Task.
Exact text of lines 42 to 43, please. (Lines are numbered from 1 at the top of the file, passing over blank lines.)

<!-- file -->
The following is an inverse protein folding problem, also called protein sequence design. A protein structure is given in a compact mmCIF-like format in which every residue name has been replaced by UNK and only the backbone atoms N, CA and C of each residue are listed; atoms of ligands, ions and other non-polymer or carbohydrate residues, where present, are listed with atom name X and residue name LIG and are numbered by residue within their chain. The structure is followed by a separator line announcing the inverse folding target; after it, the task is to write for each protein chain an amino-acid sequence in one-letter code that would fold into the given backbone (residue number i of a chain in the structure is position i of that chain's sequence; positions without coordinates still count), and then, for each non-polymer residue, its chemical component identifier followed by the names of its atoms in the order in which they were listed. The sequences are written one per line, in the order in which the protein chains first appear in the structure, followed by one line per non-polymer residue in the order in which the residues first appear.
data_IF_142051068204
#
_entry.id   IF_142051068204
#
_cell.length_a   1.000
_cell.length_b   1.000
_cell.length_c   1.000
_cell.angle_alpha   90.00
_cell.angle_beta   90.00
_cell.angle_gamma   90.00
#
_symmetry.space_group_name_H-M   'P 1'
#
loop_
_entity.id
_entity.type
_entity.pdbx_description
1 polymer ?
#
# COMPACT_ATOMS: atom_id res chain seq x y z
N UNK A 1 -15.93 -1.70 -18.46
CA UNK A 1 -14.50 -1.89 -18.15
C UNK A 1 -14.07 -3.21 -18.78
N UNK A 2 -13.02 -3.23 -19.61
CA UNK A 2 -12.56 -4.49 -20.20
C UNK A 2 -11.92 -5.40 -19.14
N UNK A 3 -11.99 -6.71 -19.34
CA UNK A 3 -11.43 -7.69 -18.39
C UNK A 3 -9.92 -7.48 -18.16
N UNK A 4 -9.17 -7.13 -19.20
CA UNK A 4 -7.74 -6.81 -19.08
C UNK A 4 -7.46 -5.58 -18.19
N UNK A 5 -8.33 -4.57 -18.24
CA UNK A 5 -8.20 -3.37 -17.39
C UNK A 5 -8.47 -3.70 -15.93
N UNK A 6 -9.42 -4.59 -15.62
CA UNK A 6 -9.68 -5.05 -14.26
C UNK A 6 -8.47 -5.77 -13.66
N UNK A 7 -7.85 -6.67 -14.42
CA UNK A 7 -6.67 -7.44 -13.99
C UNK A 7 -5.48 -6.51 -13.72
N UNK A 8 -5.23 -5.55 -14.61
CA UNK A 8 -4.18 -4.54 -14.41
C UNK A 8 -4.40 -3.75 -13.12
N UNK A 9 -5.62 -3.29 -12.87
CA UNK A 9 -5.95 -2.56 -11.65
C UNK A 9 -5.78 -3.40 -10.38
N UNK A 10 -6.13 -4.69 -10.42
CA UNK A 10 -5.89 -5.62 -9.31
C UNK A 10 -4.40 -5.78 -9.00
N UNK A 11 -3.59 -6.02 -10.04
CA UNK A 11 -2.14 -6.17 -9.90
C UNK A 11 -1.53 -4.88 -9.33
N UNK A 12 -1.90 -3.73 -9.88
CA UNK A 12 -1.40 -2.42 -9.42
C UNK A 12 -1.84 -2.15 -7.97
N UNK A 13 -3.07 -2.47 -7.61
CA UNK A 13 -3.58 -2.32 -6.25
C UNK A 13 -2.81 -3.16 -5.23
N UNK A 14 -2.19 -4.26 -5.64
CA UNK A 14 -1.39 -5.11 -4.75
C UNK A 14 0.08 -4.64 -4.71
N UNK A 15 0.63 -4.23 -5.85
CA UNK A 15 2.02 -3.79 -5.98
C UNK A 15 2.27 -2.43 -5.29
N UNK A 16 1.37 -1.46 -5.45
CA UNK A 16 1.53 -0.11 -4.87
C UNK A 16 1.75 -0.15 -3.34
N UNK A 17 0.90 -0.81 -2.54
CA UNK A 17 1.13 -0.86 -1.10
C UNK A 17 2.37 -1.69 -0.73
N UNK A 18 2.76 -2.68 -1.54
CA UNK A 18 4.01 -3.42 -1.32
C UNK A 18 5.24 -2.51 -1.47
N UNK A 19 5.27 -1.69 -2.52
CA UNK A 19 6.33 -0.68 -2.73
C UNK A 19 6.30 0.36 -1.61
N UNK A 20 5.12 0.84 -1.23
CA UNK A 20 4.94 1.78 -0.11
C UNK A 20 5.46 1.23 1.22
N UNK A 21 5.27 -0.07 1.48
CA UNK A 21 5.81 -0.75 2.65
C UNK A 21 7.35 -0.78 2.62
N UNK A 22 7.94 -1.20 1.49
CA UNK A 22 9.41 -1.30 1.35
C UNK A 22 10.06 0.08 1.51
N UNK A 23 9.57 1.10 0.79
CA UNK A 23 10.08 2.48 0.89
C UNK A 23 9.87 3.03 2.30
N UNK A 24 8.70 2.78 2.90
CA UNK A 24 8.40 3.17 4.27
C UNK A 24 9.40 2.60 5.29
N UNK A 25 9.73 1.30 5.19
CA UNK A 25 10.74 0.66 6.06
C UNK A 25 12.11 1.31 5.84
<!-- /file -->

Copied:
C UNK A 7 -5.48 -6.51 -13.72
N UNK A 8 -5.23 -5.55 -14.61